The mission statement and the goals and objectives (short- and long-term) of the organization and of any project being described (discussed in Unit 1 in Section 1 and Unit 1, Section 2).
A general description of your organization:
Is it a 501(c)(3)? Is it an FQHC? Does it have other legal status?
Who founded the organization?
When was the organization founded?
How was it founded?
How long it has been in operation?
What is its growth history?
A brief description of your current and planned programs
A description of the services you provide
The governance structure (for example, a board of directors)
The organization's overall budget
Major milestones in the history of the organization
Scope of program and services. This section gives the reader a thorough description of the services you are providing or the new services you will provide if you receive funding. There must be enough detail so the reader fully understands what you are doing or what you propose, but not too much so that the reader loses interest. The technical details of oral health services (like a description of all the instruments used for root canal therapy) may be of interest to dentists but should be avoided in the business plan. Know who your audience will be, and write accordingly.
It will suffice to list the different categories of oral health services provided, (such as emergency, preventive, restorative, prosthetics, and other specialty services (see Unit 1), provide a short description of what services are included in each category, and explain why the services are important. Statistical information is also helpful. For example, include the number of each type of service provided, dollar value of these services, and number of patients receiving services. This is also the section where more detail should be included about oral health services targeted to special populations such as children, pregnant women, or people who are homeless.
If service expansion is proposed, describe how the anticipated funding will result in additional services to the target populations. Include estimates of the anticipated increase in number of visits. Also include a description of any build-out requirements and equipment needs.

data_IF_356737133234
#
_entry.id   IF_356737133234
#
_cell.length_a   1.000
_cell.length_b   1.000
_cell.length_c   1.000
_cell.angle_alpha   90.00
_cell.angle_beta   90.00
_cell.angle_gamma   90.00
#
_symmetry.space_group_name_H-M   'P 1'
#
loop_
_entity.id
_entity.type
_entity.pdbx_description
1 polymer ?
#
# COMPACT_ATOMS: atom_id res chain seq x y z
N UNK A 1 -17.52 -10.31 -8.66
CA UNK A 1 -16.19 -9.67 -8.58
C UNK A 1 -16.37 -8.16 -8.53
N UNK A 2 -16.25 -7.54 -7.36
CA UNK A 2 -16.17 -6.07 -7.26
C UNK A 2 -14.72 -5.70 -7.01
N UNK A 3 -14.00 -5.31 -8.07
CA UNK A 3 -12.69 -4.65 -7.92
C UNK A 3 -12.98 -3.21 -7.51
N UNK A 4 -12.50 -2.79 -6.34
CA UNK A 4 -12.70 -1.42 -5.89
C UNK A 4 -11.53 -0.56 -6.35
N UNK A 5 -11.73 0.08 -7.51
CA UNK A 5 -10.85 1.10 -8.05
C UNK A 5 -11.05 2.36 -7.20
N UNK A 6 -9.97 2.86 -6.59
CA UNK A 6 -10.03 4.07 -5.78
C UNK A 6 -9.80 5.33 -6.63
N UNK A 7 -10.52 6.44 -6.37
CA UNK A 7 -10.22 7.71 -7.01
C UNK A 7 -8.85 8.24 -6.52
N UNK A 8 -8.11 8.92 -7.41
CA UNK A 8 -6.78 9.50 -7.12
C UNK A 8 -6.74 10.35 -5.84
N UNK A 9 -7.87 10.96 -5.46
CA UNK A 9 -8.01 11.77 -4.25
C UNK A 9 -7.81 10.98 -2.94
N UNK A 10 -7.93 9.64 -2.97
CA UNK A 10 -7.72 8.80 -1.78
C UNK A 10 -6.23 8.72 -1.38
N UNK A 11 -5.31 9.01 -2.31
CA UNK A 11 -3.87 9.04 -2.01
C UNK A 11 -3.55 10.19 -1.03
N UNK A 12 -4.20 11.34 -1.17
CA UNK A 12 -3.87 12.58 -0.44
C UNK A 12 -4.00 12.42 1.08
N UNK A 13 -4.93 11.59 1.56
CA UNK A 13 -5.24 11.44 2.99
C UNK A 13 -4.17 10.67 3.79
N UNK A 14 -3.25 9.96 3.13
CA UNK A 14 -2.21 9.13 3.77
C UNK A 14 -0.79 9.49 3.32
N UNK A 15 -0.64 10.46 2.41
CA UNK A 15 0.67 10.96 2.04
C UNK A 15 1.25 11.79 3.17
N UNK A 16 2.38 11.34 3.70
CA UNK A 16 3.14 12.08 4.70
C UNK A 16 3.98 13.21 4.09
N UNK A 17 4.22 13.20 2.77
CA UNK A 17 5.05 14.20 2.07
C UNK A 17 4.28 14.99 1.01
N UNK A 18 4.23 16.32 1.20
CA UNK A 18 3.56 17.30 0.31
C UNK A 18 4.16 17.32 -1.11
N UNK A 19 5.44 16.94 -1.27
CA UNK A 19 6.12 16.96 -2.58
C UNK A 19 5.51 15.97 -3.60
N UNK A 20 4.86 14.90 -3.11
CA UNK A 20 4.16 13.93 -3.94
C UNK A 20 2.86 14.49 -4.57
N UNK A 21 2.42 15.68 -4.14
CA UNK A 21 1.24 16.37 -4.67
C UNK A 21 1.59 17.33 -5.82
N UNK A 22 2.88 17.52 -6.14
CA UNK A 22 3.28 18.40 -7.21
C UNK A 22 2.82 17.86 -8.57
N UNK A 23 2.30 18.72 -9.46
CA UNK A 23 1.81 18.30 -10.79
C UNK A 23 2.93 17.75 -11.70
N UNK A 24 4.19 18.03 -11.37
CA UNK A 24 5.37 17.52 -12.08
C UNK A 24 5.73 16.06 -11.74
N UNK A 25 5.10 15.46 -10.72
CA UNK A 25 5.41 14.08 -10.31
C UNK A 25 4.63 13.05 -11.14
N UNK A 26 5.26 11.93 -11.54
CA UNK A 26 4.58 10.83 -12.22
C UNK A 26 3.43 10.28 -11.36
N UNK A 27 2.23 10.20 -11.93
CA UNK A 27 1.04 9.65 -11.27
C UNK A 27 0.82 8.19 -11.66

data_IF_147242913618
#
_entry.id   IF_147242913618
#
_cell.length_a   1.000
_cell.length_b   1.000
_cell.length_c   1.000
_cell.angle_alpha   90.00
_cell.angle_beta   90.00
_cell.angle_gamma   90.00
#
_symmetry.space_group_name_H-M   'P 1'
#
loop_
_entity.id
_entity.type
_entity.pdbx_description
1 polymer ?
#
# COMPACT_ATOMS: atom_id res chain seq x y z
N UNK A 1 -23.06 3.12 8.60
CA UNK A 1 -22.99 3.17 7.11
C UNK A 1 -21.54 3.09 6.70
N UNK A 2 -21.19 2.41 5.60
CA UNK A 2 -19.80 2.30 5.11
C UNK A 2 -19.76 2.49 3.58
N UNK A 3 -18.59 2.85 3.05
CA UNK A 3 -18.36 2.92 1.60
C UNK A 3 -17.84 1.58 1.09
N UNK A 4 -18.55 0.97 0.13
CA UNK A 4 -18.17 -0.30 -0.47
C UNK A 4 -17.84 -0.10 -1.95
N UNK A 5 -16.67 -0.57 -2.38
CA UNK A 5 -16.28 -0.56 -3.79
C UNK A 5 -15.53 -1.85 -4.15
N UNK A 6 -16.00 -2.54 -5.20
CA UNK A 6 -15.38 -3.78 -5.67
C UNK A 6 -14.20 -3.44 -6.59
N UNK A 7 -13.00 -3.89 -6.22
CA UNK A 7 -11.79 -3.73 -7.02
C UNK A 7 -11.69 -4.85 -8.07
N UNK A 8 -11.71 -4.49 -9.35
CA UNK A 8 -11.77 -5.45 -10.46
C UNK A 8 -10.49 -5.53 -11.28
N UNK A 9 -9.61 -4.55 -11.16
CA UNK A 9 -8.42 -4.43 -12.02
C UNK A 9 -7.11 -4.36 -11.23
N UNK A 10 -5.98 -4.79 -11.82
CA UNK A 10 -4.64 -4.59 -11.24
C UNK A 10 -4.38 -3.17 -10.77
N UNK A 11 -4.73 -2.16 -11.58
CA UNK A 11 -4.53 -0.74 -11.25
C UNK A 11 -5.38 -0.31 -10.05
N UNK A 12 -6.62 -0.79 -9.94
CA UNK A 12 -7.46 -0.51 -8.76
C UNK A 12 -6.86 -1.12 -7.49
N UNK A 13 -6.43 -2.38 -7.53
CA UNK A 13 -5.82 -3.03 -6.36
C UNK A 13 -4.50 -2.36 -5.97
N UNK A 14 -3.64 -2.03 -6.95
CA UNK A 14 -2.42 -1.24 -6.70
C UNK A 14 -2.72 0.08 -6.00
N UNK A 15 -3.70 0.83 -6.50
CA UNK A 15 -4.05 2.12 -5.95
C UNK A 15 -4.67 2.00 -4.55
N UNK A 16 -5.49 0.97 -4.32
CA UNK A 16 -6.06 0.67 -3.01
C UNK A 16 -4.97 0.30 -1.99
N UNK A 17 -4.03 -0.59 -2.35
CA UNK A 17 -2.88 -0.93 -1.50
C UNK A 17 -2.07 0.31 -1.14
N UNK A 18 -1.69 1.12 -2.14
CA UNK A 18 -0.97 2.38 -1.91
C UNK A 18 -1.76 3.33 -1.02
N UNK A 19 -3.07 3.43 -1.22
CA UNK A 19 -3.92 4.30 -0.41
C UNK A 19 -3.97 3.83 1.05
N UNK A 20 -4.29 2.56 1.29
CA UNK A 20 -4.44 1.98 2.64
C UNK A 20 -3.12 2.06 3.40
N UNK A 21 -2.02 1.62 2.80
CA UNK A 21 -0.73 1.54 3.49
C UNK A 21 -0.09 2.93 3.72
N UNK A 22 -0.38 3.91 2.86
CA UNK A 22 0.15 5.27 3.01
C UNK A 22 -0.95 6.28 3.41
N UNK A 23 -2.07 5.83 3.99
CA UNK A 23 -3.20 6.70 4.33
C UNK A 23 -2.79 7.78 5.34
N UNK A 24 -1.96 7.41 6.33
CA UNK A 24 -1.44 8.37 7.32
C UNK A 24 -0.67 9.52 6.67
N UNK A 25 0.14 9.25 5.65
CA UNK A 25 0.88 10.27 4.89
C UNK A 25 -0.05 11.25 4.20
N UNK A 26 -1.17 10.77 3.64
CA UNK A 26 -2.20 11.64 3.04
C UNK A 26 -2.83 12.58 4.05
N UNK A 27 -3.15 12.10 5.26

Management and organization. This section describes the key management personnel running the organization and how your operations will be structured from a personnel point of view.
A key element to success is having people with the skills and a track record to make a project successful. Sometimes, a proposal that is tied to exceptional individuals in whom a funder has confidence will be approved over a proposal of similar quality staffed by individuals without a strong track record.
The description of management should include an organizational chart. It should demonstrate the managerial relationships or chain of command structure and how decisions are made. The description of staffing should include a brief summary of each of the top managers, explaining their expertise and suitability for their role in the organization or new project. Short resumes (one to two pages) of key staff members should be included in the appendix.
Marketing and outreach plan. This section outlines how you will reach out to patients, convey a positive message about the oral health services you will provide, build a brand or positive image in the community, and engage patients in making appointments and receiving oral health treatment.
Marketing oral health services to families with low incomes or underserved populations may seem unnecessary, considering that most safety net dental clinic patients have no other places to obtain oral health care and most clinics have long waiting lists for appointments. However, potential funders need to know how you will reach out to patients in order to fulfill proposed capacity and service goals. This outreach can include radio, television, or billboard advertisements as a part of a community ad campaign. It can also include posters, brochures, and other handouts to established medical patients if the clinic is part of a larger health care organization. Outreach efforts to community groups, schools, and community centers is an effective way to market your services as well. The outreach plan should demonstrate to potential funders and key stakeholders that the organization's services will be adequately utilized and achieve the stated service goals. As important as recruiting patients, the marketing and outreach plan should also promote a positive image of your organization and services as offering quality, compassion, and caring for those who are in need in your community. Image, perception, and reputation and how your community perceives you are extremely important in the community-service business, especially if fundraising will be an integral part of your business plan. As such, it is important to keep your organization in the public’s eye in a positive manner on a continuing basis.
Address the following questions:
Why will your clinic attract your target population?
Who else in the market provides the same or similar services?
What is your competitive advantage? What makes you unique?
How is the fee schedule determined? How does it balance affordability for the patient with adequate revenue for the clinic?
Is your clinic accessible to patients? Is public transportation available?